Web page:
7 Of The World’s Most Beautiful Lantern Festivals
There’s nothing quite as beautiful as seeing hundreds of lanterns floating across the sky or on the water. This — along with the Insta-worthy photo opp — is likely why so many travelers are attracted to lantern festivals all over the world. Here are seven of the most gorgeous ones that we could find. You should add these to your travel bucket list ASAP.
The RISE Festival is a lantern festival held yearly in the Mojave desert in Nevada, about 25 miles south of Las Vegas. The festival starts mid-afternoon with live soul music. Later in the day, participants get a chance to prepare their own lanterns— even adding a hidden message if they choose. At dusk, thousands of lanterns are released in unison. The next festival will be held on October 5th and 6th, 2018.
Diwali— commonly known as the festival of lights— is the biggest festival celebrated by Hindus around the world. Usually celebrated in early fall, the festival takes place all over the globe, most notably in India. The festival falls on the 15th day of Kartik, the holiest month in the Hindu lunar calendar. During the celebration, clay lamps are lit to signify the victory of good over evil.
Held annually on Memorial Day, this festival takes place on the south shore of O’ahu, Hawaii. During the ceremony, approximately 50,000 people gather on the beach with the goal of honoring loved ones and offering gratitude to those who have passed. Participants place their lanterns onto the water with wishes for peace and happiness of loved ones lost, resulting in a beautiful sea of floating lights.
This lantern festival is held yearly on Marine Day (also called “Ocean Day”), a Japanese national holiday that usually falls on July 16th. As you could probably tell by the name, the point of the Japanese lantern festival is to celebrate the ocean. The celebration is held on Odiba Beach in Tokyo where volunteers set up hundreds of paper lanterns in bright, fancy designs along the sandy beach.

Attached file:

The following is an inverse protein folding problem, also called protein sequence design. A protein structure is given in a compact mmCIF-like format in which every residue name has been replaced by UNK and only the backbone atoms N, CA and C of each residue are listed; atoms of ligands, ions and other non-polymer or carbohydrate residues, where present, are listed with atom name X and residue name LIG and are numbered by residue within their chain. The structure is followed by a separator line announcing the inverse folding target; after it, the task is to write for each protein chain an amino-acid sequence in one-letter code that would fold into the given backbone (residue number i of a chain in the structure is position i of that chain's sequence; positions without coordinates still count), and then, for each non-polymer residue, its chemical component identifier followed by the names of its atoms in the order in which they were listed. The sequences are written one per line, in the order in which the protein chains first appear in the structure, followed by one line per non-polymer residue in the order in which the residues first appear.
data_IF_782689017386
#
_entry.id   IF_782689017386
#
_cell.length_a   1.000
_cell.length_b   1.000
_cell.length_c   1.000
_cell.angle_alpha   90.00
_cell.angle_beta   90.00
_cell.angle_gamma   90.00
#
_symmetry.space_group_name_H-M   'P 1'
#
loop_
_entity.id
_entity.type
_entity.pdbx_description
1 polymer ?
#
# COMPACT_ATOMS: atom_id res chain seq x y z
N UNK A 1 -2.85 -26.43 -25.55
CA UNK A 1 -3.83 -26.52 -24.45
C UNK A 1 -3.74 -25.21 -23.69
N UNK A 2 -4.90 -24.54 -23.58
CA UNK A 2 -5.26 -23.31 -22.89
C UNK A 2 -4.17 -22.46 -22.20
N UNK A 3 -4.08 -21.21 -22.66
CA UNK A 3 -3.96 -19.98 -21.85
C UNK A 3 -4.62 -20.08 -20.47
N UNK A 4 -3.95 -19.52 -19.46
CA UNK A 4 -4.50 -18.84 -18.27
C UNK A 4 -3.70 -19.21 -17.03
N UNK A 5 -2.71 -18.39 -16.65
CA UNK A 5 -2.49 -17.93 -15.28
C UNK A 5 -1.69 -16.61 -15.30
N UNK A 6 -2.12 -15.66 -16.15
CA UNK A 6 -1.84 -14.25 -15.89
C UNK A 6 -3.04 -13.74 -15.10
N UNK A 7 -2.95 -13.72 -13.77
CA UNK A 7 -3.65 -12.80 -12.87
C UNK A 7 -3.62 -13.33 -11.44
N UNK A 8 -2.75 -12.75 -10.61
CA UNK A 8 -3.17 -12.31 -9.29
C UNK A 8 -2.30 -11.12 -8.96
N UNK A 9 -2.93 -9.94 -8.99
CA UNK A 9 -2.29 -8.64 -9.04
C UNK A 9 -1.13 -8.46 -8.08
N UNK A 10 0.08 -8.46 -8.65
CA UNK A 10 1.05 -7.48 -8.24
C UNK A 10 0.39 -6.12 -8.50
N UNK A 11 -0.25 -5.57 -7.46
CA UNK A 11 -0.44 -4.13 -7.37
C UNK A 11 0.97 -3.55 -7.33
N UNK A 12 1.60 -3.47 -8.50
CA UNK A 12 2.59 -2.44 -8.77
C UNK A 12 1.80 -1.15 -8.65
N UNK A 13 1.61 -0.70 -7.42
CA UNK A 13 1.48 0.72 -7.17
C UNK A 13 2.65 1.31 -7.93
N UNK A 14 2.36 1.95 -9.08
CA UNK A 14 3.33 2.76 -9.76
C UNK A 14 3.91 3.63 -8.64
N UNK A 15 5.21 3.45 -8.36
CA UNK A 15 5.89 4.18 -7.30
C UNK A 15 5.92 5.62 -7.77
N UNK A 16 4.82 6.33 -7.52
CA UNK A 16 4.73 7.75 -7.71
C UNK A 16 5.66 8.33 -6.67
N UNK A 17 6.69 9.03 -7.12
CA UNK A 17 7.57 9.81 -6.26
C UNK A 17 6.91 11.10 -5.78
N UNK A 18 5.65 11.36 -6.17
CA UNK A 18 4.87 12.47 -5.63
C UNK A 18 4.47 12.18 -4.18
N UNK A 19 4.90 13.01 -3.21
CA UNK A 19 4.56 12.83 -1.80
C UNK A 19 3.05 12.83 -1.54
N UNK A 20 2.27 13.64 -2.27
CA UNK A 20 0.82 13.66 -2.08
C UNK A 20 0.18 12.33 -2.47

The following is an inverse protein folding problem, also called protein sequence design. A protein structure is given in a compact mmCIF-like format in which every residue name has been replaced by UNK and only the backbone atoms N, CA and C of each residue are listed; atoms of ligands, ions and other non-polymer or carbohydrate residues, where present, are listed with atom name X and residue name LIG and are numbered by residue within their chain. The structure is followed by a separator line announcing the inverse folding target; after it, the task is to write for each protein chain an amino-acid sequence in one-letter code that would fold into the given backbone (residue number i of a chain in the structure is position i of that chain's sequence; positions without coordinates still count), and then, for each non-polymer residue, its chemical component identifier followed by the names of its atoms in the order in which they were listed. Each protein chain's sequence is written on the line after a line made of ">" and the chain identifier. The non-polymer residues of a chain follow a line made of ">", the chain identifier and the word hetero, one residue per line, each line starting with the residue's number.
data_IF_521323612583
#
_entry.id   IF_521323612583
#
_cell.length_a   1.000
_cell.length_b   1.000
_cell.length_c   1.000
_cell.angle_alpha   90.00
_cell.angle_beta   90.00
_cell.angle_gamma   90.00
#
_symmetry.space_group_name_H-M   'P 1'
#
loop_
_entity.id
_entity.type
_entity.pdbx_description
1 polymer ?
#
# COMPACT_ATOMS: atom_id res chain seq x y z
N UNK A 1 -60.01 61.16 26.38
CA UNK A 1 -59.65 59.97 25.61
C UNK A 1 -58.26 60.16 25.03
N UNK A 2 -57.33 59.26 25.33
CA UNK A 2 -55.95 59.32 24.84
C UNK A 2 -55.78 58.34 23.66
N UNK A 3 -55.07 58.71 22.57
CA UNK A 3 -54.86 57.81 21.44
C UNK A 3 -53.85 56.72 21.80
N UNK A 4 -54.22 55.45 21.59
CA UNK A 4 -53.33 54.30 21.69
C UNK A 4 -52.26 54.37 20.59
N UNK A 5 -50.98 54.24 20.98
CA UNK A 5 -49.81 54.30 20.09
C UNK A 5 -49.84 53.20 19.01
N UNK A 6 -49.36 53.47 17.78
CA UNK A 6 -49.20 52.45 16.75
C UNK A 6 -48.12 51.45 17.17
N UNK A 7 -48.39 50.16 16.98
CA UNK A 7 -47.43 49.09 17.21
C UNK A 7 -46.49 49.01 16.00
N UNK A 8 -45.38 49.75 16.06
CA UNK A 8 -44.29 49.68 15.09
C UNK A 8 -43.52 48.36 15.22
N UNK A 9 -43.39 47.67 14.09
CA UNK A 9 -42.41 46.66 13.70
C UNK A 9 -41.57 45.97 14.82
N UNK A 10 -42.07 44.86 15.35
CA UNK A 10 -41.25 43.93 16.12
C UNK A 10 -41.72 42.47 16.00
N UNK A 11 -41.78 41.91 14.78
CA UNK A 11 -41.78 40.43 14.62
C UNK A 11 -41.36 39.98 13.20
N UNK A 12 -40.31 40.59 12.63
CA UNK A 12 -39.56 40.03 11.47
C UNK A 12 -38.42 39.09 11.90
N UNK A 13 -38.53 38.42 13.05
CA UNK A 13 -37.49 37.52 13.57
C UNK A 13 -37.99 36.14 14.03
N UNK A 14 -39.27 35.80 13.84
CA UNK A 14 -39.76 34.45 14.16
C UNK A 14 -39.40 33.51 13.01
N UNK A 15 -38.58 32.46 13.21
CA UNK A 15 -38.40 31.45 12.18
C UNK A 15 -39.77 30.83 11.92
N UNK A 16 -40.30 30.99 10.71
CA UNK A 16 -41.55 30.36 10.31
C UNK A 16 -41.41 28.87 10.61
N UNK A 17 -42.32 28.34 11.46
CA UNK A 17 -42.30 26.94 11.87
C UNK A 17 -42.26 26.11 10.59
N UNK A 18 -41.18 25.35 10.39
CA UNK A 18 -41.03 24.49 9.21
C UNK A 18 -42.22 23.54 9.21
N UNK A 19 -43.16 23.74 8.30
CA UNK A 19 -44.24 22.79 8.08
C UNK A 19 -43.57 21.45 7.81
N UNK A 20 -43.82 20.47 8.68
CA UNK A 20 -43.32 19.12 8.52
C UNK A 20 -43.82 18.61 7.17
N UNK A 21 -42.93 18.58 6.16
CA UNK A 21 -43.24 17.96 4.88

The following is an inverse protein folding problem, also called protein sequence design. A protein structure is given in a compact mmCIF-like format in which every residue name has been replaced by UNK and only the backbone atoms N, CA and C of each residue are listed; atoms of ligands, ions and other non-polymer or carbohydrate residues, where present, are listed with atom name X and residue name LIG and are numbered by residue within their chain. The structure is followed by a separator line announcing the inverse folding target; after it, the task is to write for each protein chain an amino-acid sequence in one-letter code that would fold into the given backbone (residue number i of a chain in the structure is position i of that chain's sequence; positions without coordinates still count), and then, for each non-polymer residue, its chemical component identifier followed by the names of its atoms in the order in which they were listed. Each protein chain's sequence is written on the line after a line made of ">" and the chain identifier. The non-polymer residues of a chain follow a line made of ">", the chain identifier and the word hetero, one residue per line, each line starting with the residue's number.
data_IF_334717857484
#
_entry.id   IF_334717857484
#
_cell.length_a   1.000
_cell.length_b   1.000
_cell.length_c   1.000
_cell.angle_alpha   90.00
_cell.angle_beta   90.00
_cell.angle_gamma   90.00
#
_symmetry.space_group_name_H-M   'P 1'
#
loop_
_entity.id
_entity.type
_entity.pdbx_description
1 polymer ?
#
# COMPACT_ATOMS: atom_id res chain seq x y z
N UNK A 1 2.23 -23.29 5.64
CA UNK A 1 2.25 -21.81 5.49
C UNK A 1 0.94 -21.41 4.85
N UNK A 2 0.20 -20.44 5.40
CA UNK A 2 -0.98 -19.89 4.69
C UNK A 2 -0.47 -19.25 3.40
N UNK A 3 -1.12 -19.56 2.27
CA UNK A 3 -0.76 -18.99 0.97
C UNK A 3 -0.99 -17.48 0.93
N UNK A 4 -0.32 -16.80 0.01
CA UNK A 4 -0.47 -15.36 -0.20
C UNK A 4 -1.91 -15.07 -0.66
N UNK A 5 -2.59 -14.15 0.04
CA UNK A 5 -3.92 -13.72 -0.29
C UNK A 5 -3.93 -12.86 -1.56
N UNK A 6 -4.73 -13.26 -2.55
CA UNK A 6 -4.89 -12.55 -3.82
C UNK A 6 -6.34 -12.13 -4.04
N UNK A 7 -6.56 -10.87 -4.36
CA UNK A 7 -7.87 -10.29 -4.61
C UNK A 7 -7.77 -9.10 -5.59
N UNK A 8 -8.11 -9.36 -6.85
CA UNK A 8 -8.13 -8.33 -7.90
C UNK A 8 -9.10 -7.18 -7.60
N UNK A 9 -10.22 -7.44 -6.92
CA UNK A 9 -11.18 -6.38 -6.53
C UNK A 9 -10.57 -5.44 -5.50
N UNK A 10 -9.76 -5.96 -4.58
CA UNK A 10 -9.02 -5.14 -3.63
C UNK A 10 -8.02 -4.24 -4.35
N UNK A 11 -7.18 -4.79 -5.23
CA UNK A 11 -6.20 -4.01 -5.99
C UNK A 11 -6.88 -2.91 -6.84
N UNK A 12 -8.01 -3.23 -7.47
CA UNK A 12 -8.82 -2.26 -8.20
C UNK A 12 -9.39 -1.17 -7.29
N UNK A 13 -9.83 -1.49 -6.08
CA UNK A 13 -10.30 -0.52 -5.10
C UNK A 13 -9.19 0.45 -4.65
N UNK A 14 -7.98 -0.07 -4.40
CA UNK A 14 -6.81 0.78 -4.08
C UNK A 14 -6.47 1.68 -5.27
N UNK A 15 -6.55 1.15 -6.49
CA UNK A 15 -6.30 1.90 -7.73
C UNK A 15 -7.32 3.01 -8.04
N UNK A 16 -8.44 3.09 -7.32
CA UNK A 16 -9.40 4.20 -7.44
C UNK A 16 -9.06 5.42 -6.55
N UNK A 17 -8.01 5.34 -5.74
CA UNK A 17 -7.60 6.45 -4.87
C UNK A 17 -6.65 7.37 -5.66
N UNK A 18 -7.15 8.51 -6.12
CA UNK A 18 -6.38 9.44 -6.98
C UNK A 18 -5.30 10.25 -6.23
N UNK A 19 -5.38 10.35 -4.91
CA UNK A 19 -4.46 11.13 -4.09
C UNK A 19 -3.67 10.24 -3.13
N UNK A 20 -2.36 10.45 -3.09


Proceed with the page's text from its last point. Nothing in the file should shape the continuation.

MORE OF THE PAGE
This Thai lantern festival is celebrated every year on the full moon of the Thai calendar’s 12th lunar month (which usually falls in mid-November) in Chiang Mai, Thailand. In Thai culture, the point of this festival is to make a wish for good fortune in the new year. During the celebration, thousands of candle-lit paper lanterns are released into the northern Thailand sky and onto Ping River.
Yuan Xiao is a Chinese festival that marks the final day of the traditional Chinese New Year celebrations. It falls on the 15th day of the first month in the Lunisolar Chinese calendar, which usually equates to February or early March.During the celebration, countless lanterns are released into the sky. The festival began more than 2,000 years ago and is still a way for locals to make wishes for the New Year and to celebrate family togetherness.
The festival takes place in Hoi An, a city on Vietnam’s central coast. The Hoi An festival is celebrated on the 14th day of each lunar month, according to the Lunar calendar. During the festival, all of the electric lights in the old town of Hoi An are turned off, and thousands of colorful lanterns and candles are lit along the city’s streets. The festival is an opportunity for locals to pay tribute to their ancestors. Traditionally, it is believed that the lighting of lanterns will bring good fortune and love.
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